Tag Archives: The Jewish State

Jew of the Week: Theodor Herzl

Israel’s “Spiritual” Founding Father

Theodor Herzl

Theodor Binyamin Ze’ev Herzl (1860-1904) was born in what is now Budapest, Hungary to Ashkenazi Jewish parents with mixed Sephardic heritage. He was a descendant of the great Spanish rabbi and kabbalist Yosef Taitazak. Herzl first wished to be a scientist and engineer, then switched to law and journalism. In his youth, he was ashamed of the many impoverished and uneducated Jews in Hungary, and was inspired by the Germans whom he felt were the most civilized and cultured of peoples. During his time at the University of Vienna, he was a member of a German nationalist club, but left because of their rampant anti-Semitism. After a brief law career, Herzl became a journalist for a Viennese paper. In 1894, he was sent to cover the Dreyfus Affair where a French-Jewish military officer was falsely accused of treason by anti-Semites, and heard the masses chant “Death to the Jews”. While this is often cited as the moment that awoke him to the plight of the Jews, a more likely factor was what happened at the same time back home in Vienna. The virulently anti-Semitic Kart Lueger was elected mayor – this was the man whom Hitler would later credit as being his major inspiration. Although Herzl once believed that Jews should assimilate and become Germans, he soon realized that the Germans were not as civilized as he thought, and that the Jew would never be accepted in European society. Immersing himself in Jewish and early Zionist literature (especially the work of the great Sephardic rabbi and mystic Yehuda Alkali), he came to understand that the only solution for the Jews was not to abandon their heritage, but to embrace it forcefully and return to their Promised Land (or some other land if that didn’t work). He wrote: “Zionism is first and foremost a return to Judaism.”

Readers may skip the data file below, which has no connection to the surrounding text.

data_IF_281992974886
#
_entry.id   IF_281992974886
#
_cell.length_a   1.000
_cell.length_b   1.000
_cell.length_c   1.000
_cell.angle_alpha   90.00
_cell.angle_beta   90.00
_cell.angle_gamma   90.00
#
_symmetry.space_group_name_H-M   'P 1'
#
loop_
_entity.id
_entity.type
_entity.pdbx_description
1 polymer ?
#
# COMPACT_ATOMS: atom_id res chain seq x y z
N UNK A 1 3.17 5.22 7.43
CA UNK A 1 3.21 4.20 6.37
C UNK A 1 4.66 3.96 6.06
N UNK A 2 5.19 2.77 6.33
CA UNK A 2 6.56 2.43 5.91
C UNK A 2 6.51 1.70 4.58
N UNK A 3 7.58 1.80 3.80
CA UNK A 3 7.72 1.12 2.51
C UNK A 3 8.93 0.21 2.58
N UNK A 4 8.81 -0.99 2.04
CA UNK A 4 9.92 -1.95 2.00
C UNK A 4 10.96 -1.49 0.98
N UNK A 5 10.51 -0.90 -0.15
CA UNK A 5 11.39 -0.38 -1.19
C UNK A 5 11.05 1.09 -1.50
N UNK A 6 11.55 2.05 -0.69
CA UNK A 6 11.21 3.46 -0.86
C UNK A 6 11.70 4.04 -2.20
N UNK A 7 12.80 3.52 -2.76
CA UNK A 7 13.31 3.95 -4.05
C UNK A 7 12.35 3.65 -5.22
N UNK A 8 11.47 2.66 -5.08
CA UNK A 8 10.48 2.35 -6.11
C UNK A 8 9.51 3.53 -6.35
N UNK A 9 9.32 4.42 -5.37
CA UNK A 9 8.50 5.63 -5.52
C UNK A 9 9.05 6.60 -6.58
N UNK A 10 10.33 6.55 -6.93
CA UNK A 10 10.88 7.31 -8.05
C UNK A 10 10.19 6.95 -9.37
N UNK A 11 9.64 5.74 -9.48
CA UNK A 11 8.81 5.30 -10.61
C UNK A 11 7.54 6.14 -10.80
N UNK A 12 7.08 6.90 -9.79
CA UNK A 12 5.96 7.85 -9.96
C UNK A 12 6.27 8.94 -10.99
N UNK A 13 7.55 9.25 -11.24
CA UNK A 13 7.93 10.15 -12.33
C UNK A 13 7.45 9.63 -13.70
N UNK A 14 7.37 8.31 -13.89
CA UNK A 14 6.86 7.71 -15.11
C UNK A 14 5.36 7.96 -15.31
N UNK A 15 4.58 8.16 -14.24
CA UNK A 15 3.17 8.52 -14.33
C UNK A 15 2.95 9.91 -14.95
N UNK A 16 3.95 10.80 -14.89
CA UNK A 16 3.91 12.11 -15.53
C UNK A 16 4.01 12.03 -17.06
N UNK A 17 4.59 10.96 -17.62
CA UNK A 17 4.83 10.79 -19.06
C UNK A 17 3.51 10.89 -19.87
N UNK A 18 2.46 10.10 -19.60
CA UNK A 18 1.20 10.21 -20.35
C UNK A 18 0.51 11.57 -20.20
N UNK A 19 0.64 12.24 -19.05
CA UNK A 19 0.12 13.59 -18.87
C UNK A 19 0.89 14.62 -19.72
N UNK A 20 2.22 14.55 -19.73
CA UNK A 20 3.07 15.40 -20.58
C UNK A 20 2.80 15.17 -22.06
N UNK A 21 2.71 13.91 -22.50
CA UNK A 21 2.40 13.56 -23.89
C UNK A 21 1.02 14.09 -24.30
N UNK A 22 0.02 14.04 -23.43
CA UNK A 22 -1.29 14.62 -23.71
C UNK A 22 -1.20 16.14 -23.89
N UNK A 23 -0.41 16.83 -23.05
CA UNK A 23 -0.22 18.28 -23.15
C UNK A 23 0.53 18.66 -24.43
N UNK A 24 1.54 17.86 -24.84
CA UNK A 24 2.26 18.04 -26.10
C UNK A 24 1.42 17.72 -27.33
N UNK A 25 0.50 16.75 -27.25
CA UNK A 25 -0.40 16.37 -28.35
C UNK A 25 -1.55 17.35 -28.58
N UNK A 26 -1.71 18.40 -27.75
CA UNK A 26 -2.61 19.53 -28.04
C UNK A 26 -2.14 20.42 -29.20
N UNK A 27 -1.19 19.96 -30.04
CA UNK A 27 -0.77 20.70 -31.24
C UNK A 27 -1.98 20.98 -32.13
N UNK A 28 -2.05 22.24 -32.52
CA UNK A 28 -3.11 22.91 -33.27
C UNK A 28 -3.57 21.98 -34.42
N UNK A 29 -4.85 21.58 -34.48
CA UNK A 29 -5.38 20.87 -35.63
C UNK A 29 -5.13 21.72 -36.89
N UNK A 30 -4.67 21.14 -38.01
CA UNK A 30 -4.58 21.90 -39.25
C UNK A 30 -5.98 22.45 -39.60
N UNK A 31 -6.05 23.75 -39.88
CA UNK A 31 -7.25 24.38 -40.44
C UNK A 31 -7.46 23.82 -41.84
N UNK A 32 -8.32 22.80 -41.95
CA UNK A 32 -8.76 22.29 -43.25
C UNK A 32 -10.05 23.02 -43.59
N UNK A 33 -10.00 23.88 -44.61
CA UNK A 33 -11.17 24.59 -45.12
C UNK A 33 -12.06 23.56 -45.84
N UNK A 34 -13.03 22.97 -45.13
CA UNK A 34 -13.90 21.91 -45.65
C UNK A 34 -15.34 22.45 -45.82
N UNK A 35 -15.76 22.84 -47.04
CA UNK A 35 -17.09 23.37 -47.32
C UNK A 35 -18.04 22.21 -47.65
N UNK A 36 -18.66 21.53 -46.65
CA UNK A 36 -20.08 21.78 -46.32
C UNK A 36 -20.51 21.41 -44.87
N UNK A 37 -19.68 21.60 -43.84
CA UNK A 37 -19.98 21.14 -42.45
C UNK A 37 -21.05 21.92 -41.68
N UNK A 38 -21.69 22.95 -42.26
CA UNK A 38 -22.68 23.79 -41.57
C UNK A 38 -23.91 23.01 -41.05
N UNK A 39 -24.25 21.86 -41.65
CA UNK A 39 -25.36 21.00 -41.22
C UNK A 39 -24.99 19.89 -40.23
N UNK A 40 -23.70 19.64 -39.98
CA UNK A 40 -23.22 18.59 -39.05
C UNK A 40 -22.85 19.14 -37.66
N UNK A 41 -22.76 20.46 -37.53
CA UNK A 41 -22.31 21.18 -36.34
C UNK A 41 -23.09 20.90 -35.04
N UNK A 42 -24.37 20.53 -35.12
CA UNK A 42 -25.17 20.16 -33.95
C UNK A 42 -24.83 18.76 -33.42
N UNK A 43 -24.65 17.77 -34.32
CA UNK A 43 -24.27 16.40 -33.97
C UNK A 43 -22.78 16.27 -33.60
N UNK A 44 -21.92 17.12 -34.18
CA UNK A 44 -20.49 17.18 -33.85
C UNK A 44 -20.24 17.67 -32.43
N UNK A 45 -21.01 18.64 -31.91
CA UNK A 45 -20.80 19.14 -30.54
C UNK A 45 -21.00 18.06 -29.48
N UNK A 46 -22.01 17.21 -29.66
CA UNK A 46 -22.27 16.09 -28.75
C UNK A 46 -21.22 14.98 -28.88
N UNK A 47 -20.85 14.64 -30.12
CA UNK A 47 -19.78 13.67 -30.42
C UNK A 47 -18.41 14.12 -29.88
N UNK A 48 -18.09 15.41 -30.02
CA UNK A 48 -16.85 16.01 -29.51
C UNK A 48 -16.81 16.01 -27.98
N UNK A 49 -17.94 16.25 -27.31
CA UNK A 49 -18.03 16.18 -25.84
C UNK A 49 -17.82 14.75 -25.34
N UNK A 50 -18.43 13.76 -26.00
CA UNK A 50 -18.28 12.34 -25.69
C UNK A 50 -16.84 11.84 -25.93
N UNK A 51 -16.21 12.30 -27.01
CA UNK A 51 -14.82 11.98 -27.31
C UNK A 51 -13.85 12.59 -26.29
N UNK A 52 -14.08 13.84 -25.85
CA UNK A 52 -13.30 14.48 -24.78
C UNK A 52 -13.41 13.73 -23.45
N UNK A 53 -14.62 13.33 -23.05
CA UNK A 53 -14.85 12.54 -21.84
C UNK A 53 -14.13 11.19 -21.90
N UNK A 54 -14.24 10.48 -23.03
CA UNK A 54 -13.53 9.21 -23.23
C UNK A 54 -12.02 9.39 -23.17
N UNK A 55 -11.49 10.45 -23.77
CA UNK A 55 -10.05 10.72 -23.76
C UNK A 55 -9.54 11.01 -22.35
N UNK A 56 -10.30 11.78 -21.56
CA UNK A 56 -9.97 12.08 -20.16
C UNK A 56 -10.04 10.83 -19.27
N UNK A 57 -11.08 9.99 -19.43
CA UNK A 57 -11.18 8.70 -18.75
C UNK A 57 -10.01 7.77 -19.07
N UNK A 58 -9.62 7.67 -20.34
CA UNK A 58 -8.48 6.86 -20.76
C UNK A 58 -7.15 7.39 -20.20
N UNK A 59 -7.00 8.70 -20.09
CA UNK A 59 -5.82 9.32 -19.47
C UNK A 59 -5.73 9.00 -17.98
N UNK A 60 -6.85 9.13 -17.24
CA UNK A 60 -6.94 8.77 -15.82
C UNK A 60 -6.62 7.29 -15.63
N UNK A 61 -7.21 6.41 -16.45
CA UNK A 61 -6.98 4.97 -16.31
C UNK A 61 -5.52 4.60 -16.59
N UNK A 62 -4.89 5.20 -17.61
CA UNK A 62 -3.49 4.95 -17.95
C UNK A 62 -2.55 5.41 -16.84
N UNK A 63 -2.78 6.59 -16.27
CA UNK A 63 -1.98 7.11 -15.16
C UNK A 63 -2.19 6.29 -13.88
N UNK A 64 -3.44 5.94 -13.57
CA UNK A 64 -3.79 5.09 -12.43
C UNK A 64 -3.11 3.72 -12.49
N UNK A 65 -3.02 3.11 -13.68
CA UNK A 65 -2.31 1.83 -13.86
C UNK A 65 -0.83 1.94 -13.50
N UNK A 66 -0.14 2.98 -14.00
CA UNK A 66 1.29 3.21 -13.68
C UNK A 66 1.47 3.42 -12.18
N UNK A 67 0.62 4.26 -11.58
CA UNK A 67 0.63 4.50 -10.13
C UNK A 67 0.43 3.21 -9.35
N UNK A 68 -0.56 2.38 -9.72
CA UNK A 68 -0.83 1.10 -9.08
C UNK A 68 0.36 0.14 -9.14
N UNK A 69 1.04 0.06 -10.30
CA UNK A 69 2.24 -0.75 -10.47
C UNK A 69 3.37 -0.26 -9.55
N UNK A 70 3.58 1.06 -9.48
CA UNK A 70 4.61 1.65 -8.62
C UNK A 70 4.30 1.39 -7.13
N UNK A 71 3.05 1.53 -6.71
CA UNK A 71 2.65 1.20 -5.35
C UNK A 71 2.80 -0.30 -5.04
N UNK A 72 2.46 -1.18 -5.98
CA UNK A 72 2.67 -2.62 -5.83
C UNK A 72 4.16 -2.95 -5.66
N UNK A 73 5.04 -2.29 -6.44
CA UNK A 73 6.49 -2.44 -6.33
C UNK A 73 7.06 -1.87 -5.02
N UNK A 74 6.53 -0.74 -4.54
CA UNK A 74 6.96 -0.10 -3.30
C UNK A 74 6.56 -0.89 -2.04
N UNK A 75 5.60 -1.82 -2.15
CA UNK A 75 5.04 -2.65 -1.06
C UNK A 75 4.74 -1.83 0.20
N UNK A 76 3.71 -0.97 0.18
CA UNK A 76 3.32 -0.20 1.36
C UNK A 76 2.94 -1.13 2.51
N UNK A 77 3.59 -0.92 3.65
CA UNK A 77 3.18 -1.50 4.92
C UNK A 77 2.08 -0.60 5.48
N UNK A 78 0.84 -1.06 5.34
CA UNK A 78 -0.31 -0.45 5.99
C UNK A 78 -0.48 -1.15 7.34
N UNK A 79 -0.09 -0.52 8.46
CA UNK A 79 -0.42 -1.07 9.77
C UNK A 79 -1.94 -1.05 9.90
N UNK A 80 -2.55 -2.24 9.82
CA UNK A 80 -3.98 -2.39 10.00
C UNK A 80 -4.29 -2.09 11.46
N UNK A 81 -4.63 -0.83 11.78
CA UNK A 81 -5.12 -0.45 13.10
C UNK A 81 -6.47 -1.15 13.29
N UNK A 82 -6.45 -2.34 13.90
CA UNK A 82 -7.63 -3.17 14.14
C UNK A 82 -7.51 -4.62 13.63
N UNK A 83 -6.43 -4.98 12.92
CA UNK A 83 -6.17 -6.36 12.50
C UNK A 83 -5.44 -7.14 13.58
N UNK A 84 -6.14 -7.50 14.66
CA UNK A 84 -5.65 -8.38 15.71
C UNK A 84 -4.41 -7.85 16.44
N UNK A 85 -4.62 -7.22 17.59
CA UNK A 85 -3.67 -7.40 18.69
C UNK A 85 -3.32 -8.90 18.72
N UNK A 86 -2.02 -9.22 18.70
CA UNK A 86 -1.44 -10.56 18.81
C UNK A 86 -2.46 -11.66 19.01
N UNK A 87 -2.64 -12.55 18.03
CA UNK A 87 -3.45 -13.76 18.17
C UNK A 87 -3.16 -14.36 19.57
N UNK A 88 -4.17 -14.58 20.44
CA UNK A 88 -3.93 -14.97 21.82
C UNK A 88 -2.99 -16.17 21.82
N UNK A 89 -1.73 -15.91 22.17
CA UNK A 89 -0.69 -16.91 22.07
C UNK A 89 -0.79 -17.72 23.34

Herzl got to work and drafted Der Judenstaat, his manual for “The Jewish State”. It was published in early 1896 and quickly became a bestseller. Meanwhile, Herzl succeeded in arranging a meeting with the German emperor, injecting a huge boost of credibility to his campaign. The following month, Der Judenstaat was published in English, and a month after that Herzl met with the Grand Vizier of the Ottoman Empire, who awarded him a medal. Herzl continued traveling, speaking, and meeting with dignitaries and Jewish communities. In 1897 he spent much of his own savings to found a Zionist newspaper and to organize the First Zionist Congress, where he was elected its president. It should be noted that Herzl had many opponents, including assimilated Western European Jews, those that had entered the European nobility, most of the wealthy Jews and bankers who lived in Europe comfortably, as well as the Ultra-Orthodox Jews who distrusted his secular leadership. Nonetheless, he charged onwards, believing that “The Jews who wish for a State will have it.” Herzl continued negotiating with the British, the Turks, and the Russians. He traveled to Israel for the first time in 1898, and once more met the German emperor there for discussions. He also traveled to Russia to try to ease the plight of the Jews and end the pogroms. Meanwhile, he worked on a novel to describe his vision more romantically, and published Altneuland in 1902, which also became a bestseller. When translated into Hebrew by Nahum Sokolow, he chose to title the book Tel Aviv, based on a verse from the Tanakh (Ezekiel 3:15). The name would, of course, later be adopted for Israel’s largest city. Herzl met with the Pope in early 1904, famously refusing to kneel before him or kiss his hand as was required. The Pope refused to help the Jews unless they all converted to Christianity, which Herzl quickly rejected. The meeting lasted less than a half hour. (The next Pope would reverse the Church’s position in 1917 and support the Zionist cause.) Herzl had been battling a heart condition for quite a while, and unfortunately succumbed to it in the summer of 1904. He didn’t live to see his dream fulfilled, but on the 5th of Iyar in 1948, the State of Israel became a reality, with David Ben-Gurion proclaiming the rebirth of an independent Jewish state in the Holy Land, with a portrait of Herzl behind him. The city of Herzliya in Israel is named after him, and the 10th of Iyar (next Wednesday), is a minor holiday in Israel called Herzl Day. Happy Yom Ha’Atzmaut!